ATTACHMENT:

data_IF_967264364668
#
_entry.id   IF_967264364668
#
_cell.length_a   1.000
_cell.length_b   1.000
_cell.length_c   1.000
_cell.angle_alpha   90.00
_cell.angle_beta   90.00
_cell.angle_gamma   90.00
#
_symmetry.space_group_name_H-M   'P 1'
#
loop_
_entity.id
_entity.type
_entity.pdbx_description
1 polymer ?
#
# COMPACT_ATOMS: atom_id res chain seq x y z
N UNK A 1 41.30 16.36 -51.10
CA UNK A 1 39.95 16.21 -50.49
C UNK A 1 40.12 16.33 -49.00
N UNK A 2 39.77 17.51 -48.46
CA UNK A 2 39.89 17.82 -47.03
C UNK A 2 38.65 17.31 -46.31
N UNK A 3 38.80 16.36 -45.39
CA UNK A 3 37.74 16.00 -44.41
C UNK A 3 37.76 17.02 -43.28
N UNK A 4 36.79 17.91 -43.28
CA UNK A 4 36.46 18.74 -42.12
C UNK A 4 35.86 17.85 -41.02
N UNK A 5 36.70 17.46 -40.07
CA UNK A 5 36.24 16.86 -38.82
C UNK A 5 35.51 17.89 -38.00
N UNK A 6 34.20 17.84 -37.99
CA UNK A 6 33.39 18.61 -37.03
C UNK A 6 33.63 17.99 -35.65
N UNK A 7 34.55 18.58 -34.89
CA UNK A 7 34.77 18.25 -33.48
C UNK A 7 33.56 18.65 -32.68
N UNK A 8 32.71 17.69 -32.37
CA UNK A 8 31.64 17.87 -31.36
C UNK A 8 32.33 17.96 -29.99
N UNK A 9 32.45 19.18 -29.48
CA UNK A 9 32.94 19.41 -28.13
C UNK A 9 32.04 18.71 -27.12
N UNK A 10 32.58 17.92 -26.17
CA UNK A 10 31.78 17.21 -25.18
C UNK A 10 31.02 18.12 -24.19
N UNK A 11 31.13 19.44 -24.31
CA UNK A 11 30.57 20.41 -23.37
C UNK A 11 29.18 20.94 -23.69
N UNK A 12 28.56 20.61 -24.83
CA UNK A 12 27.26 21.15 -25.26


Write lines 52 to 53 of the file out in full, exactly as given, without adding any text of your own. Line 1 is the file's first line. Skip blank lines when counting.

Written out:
CA UNK A 11 30.57 20.41 -23.37
C UNK A 11 29.18 20.94 -23.69